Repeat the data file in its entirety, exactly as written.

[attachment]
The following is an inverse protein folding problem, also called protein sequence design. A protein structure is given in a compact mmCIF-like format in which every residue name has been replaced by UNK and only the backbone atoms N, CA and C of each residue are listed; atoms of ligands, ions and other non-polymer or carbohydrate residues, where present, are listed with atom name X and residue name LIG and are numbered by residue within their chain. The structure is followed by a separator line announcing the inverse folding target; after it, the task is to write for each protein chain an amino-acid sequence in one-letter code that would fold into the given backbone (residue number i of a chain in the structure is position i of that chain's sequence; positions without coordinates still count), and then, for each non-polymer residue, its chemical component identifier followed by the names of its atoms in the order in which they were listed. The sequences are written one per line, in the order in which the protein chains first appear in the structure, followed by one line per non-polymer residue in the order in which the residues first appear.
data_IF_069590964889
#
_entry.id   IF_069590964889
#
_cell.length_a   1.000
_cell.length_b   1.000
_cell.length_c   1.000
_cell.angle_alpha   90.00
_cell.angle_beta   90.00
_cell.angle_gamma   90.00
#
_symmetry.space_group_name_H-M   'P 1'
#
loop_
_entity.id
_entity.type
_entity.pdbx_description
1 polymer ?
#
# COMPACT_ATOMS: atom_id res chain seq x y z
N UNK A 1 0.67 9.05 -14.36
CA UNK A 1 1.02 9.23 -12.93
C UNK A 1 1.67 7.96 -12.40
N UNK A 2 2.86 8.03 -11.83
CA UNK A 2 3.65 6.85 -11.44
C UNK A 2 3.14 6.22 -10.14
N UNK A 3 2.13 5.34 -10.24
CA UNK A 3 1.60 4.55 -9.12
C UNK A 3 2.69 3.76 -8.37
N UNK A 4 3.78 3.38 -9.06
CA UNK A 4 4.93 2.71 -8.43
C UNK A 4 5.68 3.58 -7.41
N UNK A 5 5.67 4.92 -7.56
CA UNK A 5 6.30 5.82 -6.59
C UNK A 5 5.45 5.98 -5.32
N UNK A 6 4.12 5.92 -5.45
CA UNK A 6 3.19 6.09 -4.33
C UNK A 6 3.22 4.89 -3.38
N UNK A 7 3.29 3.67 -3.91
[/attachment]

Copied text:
The following is an inverse protein folding problem, also called protein sequence design. A protein structure is given in a compact mmCIF-like format in which every residue name has been replaced by UNK and only the backbone atoms N, CA and C of each residue are listed; atoms of ligands, ions and other non-polymer or carbohydrate residues, where present, are listed with atom name X and residue name LIG and are numbered by residue within their chain. The structure is followed by a separator line announcing the inverse folding target; after it, the task is to write for each protein chain an amino-acid sequence in one-letter code that would fold into the given backbone (residue number i of a chain in the structure is position i of that chain's sequence; positions without coordinates still count), and then, for each non-polymer residue, its chemical component identifier followed by the names of its atoms in the order in which they were listed. The sequences are written one per line, in the order in which the protein chains first appear in the structure, followed by one line per non-polymer residue in the order in which the residues first appear.
data_IF_069590964889
#
_entry.id   IF_069590964889
#
_cell.length_a   1.000
_cell.length_b   1.000
_cell.length_c   1.000
_cell.angle_alpha   90.00
_cell.angle_beta   90.00
_cell.angle_gamma   90.00
#
_symmetry.space_group_name_H-M   'P 1'
#
loop_
_entity.id
_entity.type
_entity.pdbx_description
1 polymer ?
#
# COMPACT_ATOMS: atom_id res chain seq x y z
N UNK A 1 0.67 9.05 -14.36
CA UNK A 1 1.02 9.23 -12.93
C UNK A 1 1.67 7.96 -12.40
N UNK A 2 2.86 8.03 -11.83
CA UNK A 2 3.65 6.85 -11.44
C UNK A 2 3.14 6.22 -10.14
N UNK A 3 2.13 5.34 -10.24
CA UNK A 3 1.60 4.55 -9.12
C UNK A 3 2.69 3.76 -8.37
N UNK A 4 3.78 3.38 -9.06
CA UNK A 4 4.93 2.71 -8.43
C UNK A 4 5.68 3.58 -7.41
N UNK A 5 5.67 4.92 -7.56
CA UNK A 5 6.30 5.82 -6.59
C UNK A 5 5.45 5.98 -5.32
N UNK A 6 4.12 5.92 -5.45
CA UNK A 6 3.19 6.09 -4.33
C UNK A 6 3.22 4.89 -3.38
N UNK A 7 3.29 3.67 -3.91